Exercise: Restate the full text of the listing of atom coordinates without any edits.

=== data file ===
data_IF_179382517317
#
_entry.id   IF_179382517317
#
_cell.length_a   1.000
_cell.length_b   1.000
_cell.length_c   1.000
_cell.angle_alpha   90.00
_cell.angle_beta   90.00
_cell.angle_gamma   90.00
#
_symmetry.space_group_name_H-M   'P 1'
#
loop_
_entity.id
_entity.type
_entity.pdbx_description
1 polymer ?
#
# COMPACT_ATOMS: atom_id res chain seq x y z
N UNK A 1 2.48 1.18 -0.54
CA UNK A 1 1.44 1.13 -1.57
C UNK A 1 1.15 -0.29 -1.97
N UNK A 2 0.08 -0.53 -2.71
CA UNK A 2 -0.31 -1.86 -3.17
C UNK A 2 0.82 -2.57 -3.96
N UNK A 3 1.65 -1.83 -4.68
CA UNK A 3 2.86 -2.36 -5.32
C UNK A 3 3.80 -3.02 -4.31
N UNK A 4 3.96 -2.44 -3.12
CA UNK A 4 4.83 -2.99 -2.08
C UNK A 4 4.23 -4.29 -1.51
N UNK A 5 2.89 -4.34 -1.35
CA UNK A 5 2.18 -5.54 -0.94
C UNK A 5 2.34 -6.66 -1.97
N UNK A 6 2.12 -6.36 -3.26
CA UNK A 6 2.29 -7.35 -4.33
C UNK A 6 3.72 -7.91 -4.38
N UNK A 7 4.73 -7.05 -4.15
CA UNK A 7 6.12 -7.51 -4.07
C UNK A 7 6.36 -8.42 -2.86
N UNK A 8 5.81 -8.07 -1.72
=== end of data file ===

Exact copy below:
data_IF_179382517317
#
_entry.id   IF_179382517317
#
_cell.length_a   1.000
_cell.length_b   1.000
_cell.length_c   1.000
_cell.angle_alpha   90.00
_cell.angle_beta   90.00
_cell.angle_gamma   90.00
#
_symmetry.space_group_name_H-M   'P 1'
#
loop_
_entity.id
_entity.type
_entity.pdbx_description
1 polymer ?
#
# COMPACT_ATOMS: atom_id res chain seq x y z
N UNK A 1 2.48 1.18 -0.54
CA UNK A 1 1.44 1.13 -1.57
C UNK A 1 1.15 -0.29 -1.97
N UNK A 2 0.08 -0.53 -2.71
CA UNK A 2 -0.31 -1.86 -3.17
C UNK A 2 0.82 -2.57 -3.96
N UNK A 3 1.65 -1.83 -4.68
CA UNK A 3 2.86 -2.36 -5.32
C UNK A 3 3.80 -3.02 -4.31
N UNK A 4 3.96 -2.44 -3.12
CA UNK A 4 4.83 -2.99 -2.08
C UNK A 4 4.23 -4.29 -1.51
N UNK A 5 2.89 -4.34 -1.35
CA UNK A 5 2.18 -5.54 -0.94
C UNK A 5 2.34 -6.66 -1.97
N UNK A 6 2.12 -6.36 -3.26
CA UNK A 6 2.29 -7.35 -4.33
C UNK A 6 3.72 -7.91 -4.38
N UNK A 7 4.73 -7.05 -4.15
CA UNK A 7 6.12 -7.51 -4.07
C UNK A 7 6.36 -8.42 -2.86
N UNK A 8 5.81 -8.07 -1.72